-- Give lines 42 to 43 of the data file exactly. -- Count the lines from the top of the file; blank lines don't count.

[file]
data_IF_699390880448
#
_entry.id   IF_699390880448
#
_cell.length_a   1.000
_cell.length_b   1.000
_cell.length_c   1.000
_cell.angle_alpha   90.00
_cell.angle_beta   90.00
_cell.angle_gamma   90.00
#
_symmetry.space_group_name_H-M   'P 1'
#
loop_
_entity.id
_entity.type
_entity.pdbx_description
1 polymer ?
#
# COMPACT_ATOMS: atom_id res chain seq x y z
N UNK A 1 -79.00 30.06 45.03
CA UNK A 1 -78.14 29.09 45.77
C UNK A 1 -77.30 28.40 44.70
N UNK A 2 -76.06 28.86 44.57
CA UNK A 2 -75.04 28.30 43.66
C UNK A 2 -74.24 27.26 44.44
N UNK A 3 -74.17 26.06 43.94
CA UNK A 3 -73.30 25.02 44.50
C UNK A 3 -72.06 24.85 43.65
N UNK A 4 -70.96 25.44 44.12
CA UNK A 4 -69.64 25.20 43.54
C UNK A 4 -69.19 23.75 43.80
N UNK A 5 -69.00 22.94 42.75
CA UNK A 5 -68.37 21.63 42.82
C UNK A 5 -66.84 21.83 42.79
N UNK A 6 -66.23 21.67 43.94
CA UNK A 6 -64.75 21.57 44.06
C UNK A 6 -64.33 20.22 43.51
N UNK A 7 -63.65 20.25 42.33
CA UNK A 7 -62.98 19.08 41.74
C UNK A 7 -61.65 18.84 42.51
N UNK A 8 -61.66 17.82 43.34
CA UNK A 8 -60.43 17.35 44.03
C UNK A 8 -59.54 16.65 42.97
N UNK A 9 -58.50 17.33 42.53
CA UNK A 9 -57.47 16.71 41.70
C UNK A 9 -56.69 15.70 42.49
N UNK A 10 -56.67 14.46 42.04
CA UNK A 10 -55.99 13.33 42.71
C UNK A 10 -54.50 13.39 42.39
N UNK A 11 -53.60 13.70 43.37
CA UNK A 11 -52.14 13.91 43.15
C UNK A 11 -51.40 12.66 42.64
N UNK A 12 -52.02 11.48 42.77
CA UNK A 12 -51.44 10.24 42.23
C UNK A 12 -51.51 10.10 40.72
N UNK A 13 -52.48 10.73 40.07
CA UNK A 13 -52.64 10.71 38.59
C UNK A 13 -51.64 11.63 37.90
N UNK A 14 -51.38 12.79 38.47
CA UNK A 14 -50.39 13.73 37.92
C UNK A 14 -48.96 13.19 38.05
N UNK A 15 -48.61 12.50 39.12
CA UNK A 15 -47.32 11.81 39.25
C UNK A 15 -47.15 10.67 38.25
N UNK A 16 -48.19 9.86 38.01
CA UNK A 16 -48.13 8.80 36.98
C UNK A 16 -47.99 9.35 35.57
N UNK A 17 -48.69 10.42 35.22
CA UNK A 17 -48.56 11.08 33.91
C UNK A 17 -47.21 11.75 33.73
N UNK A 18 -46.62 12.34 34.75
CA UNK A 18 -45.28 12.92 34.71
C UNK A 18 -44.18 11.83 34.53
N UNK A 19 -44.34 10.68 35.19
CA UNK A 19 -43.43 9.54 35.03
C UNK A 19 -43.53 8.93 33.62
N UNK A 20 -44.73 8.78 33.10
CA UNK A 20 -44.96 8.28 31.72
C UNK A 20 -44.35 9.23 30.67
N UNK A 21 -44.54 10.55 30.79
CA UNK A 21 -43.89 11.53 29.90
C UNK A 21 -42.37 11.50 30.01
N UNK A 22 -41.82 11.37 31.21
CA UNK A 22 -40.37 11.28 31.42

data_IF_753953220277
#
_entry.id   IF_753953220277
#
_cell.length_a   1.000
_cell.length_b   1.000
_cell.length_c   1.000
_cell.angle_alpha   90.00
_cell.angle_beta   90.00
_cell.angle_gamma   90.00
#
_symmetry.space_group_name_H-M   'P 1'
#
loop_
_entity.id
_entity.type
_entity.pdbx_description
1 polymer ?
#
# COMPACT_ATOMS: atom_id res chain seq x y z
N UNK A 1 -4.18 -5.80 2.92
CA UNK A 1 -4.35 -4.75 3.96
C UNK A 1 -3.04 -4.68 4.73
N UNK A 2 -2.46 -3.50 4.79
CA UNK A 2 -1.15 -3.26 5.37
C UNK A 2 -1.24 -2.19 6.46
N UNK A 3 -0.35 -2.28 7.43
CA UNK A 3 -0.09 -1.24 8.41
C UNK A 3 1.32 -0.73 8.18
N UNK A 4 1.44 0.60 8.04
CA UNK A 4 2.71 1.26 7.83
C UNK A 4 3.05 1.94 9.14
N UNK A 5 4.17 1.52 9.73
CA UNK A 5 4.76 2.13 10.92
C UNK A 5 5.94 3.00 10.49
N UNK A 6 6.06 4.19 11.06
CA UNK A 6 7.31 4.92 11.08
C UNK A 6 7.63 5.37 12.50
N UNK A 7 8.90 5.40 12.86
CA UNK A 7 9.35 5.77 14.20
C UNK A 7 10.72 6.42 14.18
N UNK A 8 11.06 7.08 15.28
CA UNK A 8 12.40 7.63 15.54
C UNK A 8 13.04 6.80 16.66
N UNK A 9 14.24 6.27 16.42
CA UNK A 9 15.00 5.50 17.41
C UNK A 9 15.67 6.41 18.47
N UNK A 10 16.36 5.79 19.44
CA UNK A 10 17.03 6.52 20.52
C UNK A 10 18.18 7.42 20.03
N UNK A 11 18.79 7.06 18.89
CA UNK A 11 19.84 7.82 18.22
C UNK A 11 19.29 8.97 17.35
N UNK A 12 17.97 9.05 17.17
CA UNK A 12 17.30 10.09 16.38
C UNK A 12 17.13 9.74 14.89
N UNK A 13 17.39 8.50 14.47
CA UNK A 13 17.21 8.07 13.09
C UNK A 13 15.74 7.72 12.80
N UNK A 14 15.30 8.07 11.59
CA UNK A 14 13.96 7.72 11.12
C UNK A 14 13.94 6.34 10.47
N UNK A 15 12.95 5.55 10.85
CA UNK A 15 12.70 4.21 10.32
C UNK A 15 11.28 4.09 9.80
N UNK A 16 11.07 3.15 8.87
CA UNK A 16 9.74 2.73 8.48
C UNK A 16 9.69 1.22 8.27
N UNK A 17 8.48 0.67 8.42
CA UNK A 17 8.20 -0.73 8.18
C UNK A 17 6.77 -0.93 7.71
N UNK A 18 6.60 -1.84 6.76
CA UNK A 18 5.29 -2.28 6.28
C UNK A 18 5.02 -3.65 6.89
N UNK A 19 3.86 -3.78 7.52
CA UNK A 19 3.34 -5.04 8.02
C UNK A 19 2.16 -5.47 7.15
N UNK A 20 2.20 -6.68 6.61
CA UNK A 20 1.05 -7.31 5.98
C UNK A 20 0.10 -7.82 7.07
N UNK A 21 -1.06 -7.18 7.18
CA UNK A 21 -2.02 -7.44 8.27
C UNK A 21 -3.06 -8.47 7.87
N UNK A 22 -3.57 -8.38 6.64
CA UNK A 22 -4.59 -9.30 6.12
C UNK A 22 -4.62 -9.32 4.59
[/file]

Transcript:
N UNK A 8 -61.66 17.82 43.34
CA UNK A 8 -60.43 17.35 44.03